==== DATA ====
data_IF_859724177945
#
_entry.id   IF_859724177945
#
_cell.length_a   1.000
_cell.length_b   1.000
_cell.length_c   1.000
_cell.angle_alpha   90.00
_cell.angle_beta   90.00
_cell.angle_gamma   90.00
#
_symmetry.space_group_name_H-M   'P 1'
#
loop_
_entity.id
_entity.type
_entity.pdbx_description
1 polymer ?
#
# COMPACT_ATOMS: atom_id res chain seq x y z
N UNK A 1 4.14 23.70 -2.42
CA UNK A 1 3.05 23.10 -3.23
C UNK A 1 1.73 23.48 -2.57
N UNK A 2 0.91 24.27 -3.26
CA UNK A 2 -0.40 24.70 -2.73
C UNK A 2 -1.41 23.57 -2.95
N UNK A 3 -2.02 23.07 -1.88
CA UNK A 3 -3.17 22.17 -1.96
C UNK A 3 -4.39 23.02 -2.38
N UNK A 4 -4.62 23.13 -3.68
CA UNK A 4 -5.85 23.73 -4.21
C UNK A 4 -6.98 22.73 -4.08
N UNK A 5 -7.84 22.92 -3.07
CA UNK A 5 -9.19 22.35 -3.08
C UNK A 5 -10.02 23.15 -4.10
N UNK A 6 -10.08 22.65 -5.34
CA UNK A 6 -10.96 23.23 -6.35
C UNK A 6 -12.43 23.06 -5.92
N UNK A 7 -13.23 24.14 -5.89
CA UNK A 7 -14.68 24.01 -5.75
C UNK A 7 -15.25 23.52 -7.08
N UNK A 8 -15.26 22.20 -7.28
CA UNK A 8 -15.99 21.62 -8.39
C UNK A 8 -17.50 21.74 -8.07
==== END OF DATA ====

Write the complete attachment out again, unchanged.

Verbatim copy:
data_IF_859724177945
#
_entry.id   IF_859724177945
#
_cell.length_a   1.000
_cell.length_b   1.000
_cell.length_c   1.000
_cell.angle_alpha   90.00
_cell.angle_beta   90.00
_cell.angle_gamma   90.00
#
_symmetry.space_group_name_H-M   'P 1'
#
loop_
_entity.id
_entity.type
_entity.pdbx_description
1 polymer ?
#
# COMPACT_ATOMS: atom_id res chain seq x y z
N UNK A 1 4.14 23.70 -2.42
CA UNK A 1 3.05 23.10 -3.23
C UNK A 1 1.73 23.48 -2.57
N UNK A 2 0.91 24.27 -3.26
CA UNK A 2 -0.40 24.70 -2.73
C UNK A 2 -1.41 23.57 -2.95
N UNK A 3 -2.02 23.07 -1.88
CA UNK A 3 -3.17 22.17 -1.96
C UNK A 3 -4.39 23.02 -2.38
N UNK A 4 -4.62 23.13 -3.68
CA UNK A 4 -5.85 23.73 -4.21
C UNK A 4 -6.98 22.73 -4.08
N UNK A 5 -7.84 22.92 -3.07
CA UNK A 5 -9.19 22.35 -3.08
C UNK A 5 -10.02 23.15 -4.10
N UNK A 6 -10.08 22.65 -5.34
CA UNK A 6 -10.96 23.23 -6.35
C UNK A 6 -12.43 23.06 -5.92
N UNK A 7 -13.23 24.14 -5.89
CA UNK A 7 -14.68 24.01 -5.75
C UNK A 7 -15.25 23.52 -7.08
N UNK A 8 -15.26 22.20 -7.28
CA UNK A 8 -15.99 21.62 -8.39
C UNK A 8 -17.50 21.74 -8.07